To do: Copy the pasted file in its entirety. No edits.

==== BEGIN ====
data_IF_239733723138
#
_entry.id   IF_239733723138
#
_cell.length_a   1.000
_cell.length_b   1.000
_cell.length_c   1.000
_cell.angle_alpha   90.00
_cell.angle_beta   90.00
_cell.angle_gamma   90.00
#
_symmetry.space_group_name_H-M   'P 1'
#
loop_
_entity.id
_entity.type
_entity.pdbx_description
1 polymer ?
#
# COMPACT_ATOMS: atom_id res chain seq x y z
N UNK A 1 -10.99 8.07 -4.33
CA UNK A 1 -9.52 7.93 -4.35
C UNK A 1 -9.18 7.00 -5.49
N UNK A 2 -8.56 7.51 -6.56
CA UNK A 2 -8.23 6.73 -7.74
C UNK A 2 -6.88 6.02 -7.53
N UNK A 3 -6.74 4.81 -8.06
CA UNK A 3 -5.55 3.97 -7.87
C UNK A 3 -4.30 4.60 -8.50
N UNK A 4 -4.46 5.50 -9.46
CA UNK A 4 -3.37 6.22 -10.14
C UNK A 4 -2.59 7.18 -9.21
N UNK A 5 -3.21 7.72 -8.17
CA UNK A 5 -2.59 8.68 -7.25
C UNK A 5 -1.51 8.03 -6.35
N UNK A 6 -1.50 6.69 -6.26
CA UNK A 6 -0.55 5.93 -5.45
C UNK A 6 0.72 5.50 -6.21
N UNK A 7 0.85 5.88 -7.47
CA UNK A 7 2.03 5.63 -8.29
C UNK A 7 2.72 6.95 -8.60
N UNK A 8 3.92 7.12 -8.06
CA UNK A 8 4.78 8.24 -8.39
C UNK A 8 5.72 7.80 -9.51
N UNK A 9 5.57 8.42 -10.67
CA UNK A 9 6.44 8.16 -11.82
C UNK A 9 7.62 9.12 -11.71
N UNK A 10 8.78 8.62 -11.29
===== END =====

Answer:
data_IF_239733723138
#
_entry.id   IF_239733723138
#
_cell.length_a   1.000
_cell.length_b   1.000
_cell.length_c   1.000
_cell.angle_alpha   90.00
_cell.angle_beta   90.00
_cell.angle_gamma   90.00
#
_symmetry.space_group_name_H-M   'P 1'
#
loop_
_entity.id
_entity.type
_entity.pdbx_description
1 polymer ?
#
# COMPACT_ATOMS: atom_id res chain seq x y z
N UNK A 1 -10.99 8.07 -4.33
CA UNK A 1 -9.52 7.93 -4.35
C UNK A 1 -9.18 7.00 -5.49
N UNK A 2 -8.56 7.51 -6.56
CA UNK A 2 -8.23 6.73 -7.74
C UNK A 2 -6.88 6.02 -7.53
N UNK A 3 -6.74 4.81 -8.06
CA UNK A 3 -5.55 3.97 -7.87
C UNK A 3 -4.30 4.60 -8.50
N UNK A 4 -4.46 5.50 -9.46
CA UNK A 4 -3.37 6.22 -10.14
C UNK A 4 -2.59 7.18 -9.21
N UNK A 5 -3.21 7.72 -8.17
CA UNK A 5 -2.59 8.68 -7.25
C UNK A 5 -1.51 8.03 -6.35
N UNK A 6 -1.50 6.69 -6.26
CA UNK A 6 -0.55 5.93 -5.45
C UNK A 6 0.72 5.50 -6.21
N UNK A 7 0.85 5.88 -7.47
CA UNK A 7 2.03 5.63 -8.29
C UNK A 7 2.72 6.95 -8.60
N UNK A 8 3.92 7.12 -8.06
CA UNK A 8 4.78 8.24 -8.39
C UNK A 8 5.72 7.80 -9.51
N UNK A 9 5.57 8.42 -10.67
CA UNK A 9 6.44 8.16 -11.82
C UNK A 9 7.62 9.12 -11.71
N UNK A 10 8.78 8.62 -11.29